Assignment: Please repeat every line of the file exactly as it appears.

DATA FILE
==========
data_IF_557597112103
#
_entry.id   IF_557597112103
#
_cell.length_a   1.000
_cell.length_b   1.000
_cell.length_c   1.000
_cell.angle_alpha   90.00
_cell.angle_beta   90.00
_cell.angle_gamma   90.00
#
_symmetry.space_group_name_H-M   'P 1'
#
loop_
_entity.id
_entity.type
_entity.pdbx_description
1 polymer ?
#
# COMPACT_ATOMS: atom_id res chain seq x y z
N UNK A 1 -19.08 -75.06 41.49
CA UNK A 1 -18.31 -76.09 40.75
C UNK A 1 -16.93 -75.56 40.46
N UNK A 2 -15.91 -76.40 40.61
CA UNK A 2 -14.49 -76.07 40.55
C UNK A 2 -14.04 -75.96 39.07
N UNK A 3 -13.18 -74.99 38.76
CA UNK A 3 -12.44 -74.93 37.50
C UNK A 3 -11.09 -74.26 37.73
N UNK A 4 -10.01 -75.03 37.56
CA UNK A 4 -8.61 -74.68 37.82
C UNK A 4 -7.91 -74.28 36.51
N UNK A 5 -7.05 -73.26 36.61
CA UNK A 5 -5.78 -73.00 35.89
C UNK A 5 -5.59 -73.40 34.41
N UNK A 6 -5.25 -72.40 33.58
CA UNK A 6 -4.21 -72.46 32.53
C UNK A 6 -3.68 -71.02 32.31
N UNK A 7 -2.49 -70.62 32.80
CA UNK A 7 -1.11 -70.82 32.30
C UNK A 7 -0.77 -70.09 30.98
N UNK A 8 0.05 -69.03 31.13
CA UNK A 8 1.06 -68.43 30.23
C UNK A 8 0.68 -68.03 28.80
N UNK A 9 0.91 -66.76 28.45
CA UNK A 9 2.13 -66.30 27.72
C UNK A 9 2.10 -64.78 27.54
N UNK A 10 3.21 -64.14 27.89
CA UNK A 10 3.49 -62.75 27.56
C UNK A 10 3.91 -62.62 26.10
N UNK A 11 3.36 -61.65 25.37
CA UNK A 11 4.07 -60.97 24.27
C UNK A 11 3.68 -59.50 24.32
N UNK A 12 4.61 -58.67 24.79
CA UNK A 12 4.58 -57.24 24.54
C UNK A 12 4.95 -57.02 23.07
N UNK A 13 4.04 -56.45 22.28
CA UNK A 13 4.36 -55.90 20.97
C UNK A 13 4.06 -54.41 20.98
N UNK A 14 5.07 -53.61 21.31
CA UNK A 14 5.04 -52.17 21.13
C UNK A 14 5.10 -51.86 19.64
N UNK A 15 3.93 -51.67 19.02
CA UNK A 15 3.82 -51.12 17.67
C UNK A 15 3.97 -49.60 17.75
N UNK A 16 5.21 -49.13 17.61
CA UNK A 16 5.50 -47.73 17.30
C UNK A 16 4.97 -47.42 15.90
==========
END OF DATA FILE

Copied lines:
data_IF_557597112103
#
_entry.id   IF_557597112103
#
_cell.length_a   1.000
_cell.length_b   1.000
_cell.length_c   1.000
_cell.angle_alpha   90.00
_cell.angle_beta   90.00
_cell.angle_gamma   90.00
#
_symmetry.space_group_name_H-M   'P 1'
#
loop_
_entity.id
_entity.type
_entity.pdbx_description
1 polymer ?
#
# COMPACT_ATOMS: atom_id res chain seq x y z
N UNK A 1 -19.08 -75.06 41.49
CA UNK A 1 -18.31 -76.09 40.75
C UNK A 1 -16.93 -75.56 40.46
N UNK A 2 -15.91 -76.40 40.61
CA UNK A 2 -14.49 -76.07 40.55
C UNK A 2 -14.04 -75.96 39.07
N UNK A 3 -13.18 -74.99 38.76
CA UNK A 3 -12.44 -74.93 37.50
C UNK A 3 -11.09 -74.26 37.73
N UNK A 4 -10.01 -75.03 37.56
CA UNK A 4 -8.61 -74.68 37.82
C UNK A 4 -7.91 -74.28 36.51
N UNK A 5 -7.05 -73.26 36.61
CA UNK A 5 -5.78 -73.00 35.89
C UNK A 5 -5.59 -73.40 34.41
N UNK A 6 -5.25 -72.40 33.58
CA UNK A 6 -4.21 -72.46 32.53
C UNK A 6 -3.68 -71.02 32.31
N UNK A 7 -2.49 -70.62 32.80
CA UNK A 7 -1.11 -70.82 32.30
C UNK A 7 -0.77 -70.09 30.98
N UNK A 8 0.05 -69.03 31.13
CA UNK A 8 1.06 -68.43 30.23
C UNK A 8 0.68 -68.03 28.80
N UNK A 9 0.91 -66.76 28.45
CA UNK A 9 2.13 -66.30 27.72
C UNK A 9 2.10 -64.78 27.54
N UNK A 10 3.21 -64.14 27.89
CA UNK A 10 3.49 -62.75 27.56
C UNK A 10 3.91 -62.62 26.10
N UNK A 11 3.36 -61.65 25.37
CA UNK A 11 4.07 -60.97 24.27
C UNK A 11 3.68 -59.50 24.32
N UNK A 12 4.61 -58.67 24.79
CA UNK A 12 4.58 -57.24 24.54
C UNK A 12 4.95 -57.02 23.07
N UNK A 13 4.04 -56.45 22.28
CA UNK A 13 4.36 -55.90 20.97
C UNK A 13 4.06 -54.41 20.98
N UNK A 14 5.07 -53.61 21.31
CA UNK A 14 5.04 -52.17 21.13
C UNK A 14 5.10 -51.86 19.64
N UNK A 15 3.93 -51.67 19.02
CA UNK A 15 3.82 -51.12 17.67
C UNK A 15 3.97 -49.60 17.75
N UNK A 16 5.21 -49.13 17.61
CA UNK A 16 5.50 -47.73 17.30
C UNK A 16 4.97 -47.42 15.90